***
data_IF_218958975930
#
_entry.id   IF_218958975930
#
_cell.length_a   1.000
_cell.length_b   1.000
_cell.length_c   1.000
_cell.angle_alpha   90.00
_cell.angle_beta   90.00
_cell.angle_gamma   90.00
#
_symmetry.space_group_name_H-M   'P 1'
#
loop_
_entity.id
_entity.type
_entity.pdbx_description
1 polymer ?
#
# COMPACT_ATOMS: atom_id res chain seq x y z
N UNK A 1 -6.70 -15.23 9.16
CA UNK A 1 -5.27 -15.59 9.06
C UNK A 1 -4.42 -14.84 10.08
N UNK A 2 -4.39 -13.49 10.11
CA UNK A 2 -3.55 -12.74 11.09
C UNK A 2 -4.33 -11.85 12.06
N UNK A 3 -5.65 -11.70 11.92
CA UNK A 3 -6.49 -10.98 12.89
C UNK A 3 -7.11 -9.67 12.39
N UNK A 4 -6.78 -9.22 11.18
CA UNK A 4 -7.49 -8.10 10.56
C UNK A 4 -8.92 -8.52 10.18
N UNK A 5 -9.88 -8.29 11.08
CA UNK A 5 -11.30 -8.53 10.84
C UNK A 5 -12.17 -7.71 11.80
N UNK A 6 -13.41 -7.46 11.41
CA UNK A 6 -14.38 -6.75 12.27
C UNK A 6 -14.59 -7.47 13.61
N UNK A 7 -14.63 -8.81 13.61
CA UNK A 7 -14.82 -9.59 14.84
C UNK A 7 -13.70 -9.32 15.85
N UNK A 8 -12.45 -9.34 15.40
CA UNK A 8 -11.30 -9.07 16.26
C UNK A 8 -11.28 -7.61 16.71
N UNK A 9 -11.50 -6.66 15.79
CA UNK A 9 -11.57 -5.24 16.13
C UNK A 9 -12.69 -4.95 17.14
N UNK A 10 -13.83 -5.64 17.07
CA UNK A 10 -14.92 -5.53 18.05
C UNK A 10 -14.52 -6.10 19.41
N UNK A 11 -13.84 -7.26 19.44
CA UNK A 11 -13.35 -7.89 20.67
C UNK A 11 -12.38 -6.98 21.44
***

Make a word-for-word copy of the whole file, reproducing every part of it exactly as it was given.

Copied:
data_IF_218958975930
#
_entry.id   IF_218958975930
#
_cell.length_a   1.000
_cell.length_b   1.000
_cell.length_c   1.000
_cell.angle_alpha   90.00
_cell.angle_beta   90.00
_cell.angle_gamma   90.00
#
_symmetry.space_group_name_H-M   'P 1'
#
loop_
_entity.id
_entity.type
_entity.pdbx_description
1 polymer ?
#
# COMPACT_ATOMS: atom_id res chain seq x y z
N UNK A 1 -6.70 -15.23 9.16
CA UNK A 1 -5.27 -15.59 9.06
C UNK A 1 -4.42 -14.84 10.08
N UNK A 2 -4.39 -13.49 10.11
CA UNK A 2 -3.55 -12.74 11.09
C UNK A 2 -4.33 -11.85 12.06
N UNK A 3 -5.65 -11.70 11.92
CA UNK A 3 -6.49 -10.98 12.89
C UNK A 3 -7.11 -9.67 12.39
N UNK A 4 -6.78 -9.22 11.18
CA UNK A 4 -7.49 -8.10 10.56
C UNK A 4 -8.92 -8.52 10.18
N UNK A 5 -9.88 -8.29 11.08
CA UNK A 5 -11.30 -8.53 10.84
C UNK A 5 -12.17 -7.71 11.80
N UNK A 6 -13.41 -7.46 11.41
CA UNK A 6 -14.38 -6.75 12.27
C UNK A 6 -14.59 -7.47 13.61
N UNK A 7 -14.63 -8.81 13.61
CA UNK A 7 -14.82 -9.59 14.84
C UNK A 7 -13.70 -9.32 15.85
N UNK A 8 -12.45 -9.34 15.40
CA UNK A 8 -11.30 -9.07 16.26
C UNK A 8 -11.28 -7.61 16.71
N UNK A 9 -11.50 -6.66 15.79
CA UNK A 9 -11.57 -5.24 16.13
C UNK A 9 -12.69 -4.95 17.14
N UNK A 10 -13.83 -5.64 17.07
CA UNK A 10 -14.92 -5.53 18.05
C UNK A 10 -14.52 -6.10 19.41
N UNK A 11 -13.84 -7.26 19.44
CA UNK A 11 -13.35 -7.89 20.67
C UNK A 11 -12.38 -6.98 21.44